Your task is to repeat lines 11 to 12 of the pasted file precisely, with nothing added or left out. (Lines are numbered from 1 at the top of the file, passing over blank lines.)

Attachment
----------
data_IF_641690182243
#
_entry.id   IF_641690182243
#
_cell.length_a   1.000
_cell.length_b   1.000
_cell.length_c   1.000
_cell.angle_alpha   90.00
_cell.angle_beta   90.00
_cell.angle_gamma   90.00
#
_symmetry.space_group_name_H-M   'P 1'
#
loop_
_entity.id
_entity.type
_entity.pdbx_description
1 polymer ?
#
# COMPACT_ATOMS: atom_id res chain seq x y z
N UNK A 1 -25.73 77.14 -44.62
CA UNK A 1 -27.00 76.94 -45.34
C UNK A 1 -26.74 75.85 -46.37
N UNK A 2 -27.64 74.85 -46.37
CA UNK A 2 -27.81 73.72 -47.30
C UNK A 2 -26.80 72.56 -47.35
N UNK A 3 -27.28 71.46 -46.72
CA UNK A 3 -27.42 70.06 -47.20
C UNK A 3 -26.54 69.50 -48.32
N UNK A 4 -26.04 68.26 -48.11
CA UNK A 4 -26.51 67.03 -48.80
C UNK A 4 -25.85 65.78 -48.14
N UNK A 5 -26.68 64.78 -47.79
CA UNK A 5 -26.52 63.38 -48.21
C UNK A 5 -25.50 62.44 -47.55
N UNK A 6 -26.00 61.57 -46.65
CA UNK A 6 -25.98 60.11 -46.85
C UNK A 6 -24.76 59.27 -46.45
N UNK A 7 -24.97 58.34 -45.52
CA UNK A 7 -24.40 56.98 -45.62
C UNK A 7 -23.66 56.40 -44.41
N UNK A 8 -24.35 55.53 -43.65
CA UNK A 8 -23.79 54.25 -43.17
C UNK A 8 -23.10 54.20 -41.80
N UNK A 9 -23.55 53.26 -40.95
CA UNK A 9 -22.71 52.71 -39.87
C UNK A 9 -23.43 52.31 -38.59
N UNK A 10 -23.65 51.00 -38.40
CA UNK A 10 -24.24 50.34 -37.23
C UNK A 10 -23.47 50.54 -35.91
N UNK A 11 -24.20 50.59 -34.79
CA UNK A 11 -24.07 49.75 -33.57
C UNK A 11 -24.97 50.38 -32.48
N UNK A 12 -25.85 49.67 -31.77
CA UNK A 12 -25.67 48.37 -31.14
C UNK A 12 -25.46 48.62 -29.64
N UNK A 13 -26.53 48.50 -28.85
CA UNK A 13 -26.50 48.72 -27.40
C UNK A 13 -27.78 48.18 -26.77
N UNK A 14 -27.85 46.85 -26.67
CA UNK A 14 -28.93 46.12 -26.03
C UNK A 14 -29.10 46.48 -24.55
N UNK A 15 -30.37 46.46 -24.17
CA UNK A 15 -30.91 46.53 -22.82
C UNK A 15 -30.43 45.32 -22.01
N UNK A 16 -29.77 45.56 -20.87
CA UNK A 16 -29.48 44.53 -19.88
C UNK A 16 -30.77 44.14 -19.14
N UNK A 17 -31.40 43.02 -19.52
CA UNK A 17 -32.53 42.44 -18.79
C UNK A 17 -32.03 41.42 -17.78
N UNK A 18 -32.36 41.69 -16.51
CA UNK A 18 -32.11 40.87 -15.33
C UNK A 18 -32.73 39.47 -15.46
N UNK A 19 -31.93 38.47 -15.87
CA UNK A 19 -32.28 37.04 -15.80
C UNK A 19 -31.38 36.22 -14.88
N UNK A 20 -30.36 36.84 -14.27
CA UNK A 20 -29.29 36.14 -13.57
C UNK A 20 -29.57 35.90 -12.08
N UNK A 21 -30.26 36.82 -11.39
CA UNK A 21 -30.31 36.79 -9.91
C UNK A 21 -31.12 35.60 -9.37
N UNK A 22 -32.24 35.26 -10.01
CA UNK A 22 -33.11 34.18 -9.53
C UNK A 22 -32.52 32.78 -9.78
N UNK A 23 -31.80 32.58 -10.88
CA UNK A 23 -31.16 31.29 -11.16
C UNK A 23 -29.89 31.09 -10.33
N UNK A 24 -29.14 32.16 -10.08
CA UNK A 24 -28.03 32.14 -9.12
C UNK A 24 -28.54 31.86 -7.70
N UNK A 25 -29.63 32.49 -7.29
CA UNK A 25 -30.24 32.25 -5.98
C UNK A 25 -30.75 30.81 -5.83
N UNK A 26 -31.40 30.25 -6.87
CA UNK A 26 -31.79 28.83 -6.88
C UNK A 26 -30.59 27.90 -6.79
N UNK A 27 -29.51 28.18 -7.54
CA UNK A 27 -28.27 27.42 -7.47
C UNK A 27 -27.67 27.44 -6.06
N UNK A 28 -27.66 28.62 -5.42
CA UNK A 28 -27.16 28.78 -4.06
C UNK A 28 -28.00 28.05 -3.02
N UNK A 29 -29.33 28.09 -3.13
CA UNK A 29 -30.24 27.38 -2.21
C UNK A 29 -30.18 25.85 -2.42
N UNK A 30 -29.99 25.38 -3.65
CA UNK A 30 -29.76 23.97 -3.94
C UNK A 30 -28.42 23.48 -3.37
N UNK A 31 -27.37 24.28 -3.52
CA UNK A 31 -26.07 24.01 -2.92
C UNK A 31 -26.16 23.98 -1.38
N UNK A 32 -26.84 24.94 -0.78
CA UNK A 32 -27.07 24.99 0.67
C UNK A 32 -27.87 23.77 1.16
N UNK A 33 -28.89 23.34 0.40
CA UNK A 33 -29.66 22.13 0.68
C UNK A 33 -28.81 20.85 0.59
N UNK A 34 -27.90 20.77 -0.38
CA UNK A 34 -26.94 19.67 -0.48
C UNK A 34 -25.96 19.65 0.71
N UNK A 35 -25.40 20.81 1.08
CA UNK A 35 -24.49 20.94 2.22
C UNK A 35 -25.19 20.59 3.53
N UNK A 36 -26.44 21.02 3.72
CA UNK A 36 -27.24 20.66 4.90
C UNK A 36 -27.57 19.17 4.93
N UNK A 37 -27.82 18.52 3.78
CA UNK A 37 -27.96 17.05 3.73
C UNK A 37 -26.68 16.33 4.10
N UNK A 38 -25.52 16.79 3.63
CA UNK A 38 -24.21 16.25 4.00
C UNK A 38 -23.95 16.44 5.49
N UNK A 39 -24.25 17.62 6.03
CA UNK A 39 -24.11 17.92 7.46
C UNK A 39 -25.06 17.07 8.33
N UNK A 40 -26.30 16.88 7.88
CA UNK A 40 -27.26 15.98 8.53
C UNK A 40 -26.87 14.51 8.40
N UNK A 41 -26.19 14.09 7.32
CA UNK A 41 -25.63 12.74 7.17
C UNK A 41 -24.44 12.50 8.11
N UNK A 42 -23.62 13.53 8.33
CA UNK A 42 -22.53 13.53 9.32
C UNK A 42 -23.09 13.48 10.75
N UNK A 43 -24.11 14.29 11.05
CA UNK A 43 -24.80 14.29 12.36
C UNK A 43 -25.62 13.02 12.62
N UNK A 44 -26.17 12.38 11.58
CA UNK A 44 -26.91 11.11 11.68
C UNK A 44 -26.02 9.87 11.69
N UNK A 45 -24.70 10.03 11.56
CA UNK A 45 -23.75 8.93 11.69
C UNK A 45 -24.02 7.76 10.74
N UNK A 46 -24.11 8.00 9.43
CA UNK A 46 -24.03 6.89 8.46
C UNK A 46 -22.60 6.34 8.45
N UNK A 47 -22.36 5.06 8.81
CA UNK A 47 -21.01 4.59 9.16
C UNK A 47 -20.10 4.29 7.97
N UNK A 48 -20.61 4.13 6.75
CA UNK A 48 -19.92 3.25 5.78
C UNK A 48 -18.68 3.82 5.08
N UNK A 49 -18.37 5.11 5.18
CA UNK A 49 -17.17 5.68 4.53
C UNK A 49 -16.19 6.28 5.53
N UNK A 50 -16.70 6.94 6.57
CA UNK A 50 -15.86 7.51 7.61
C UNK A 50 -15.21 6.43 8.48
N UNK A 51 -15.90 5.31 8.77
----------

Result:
#
_symmetry.space_group_name_H-M   'P 1'